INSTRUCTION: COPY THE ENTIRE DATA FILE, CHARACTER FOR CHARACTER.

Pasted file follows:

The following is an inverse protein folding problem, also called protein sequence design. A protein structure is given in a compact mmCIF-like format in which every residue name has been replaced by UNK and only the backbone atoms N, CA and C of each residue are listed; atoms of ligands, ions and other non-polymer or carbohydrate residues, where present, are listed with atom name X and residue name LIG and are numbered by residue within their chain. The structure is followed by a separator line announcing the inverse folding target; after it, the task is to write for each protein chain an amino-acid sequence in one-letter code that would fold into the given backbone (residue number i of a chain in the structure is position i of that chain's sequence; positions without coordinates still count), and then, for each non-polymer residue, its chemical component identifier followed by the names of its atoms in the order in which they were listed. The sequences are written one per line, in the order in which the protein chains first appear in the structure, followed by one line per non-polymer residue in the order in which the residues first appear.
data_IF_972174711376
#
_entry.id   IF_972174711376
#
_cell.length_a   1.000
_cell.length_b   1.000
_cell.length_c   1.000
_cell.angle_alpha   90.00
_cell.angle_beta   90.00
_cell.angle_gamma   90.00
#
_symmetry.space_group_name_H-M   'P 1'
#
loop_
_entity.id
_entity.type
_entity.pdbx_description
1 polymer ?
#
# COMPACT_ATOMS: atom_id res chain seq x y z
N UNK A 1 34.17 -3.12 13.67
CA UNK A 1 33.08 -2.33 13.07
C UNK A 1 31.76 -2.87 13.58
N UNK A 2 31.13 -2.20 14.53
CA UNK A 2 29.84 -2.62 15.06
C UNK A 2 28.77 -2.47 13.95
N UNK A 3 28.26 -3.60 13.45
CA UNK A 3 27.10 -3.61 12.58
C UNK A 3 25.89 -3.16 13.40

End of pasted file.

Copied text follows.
The following is an inverse protein folding problem, also called protein sequence design. A protein structure is given in a compact mmCIF-like format in which every residue name has been replaced by UNK and only the backbone atoms N, CA and C of each residue are listed; atoms of ligands, ions and other non-polymer or carbohydrate residues, where present, are listed with atom name X and residue name LIG and are numbered by residue within their chain. The structure is followed by a separator line announcing the inverse folding target; after it, the task is to write for each protein chain an amino-acid sequence in one-letter code that would fold into the given backbone (residue number i of a chain in the structure is position i of that chain's sequence; positions without coordinates still count), and then, for each non-polymer residue, its chemical component identifier followed by the names of its atoms in the order in which they were listed. The sequences are written one per line, in the order in which the protein chains first appear in the structure, followed by one line per non-polymer residue in the order in which the residues first appear.
data_IF_972174711376
#
_entry.id   IF_972174711376
#
_cell.length_a   1.000
_cell.length_b   1.000
_cell.length_c   1.000
_cell.angle_alpha   90.00
_cell.angle_beta   90.00
_cell.angle_gamma   90.00
#
_symmetry.space_group_name_H-M   'P 1'
#
loop_
_entity.id
_entity.type
_entity.pdbx_description
1 polymer ?
#
# COMPACT_ATOMS: atom_id res chain seq x y z
N UNK A 1 34.17 -3.12 13.67
CA UNK A 1 33.08 -2.33 13.07
C UNK A 1 31.76 -2.87 13.58
N UNK A 2 31.13 -2.20 14.53
CA UNK A 2 29.84 -2.62 15.06
C UNK A 2 28.77 -2.47 13.95
N UNK A 3 28.26 -3.60 13.45
CA UNK A 3 27.10 -3.61 12.58
C UNK A 3 25.89 -3.16 13.40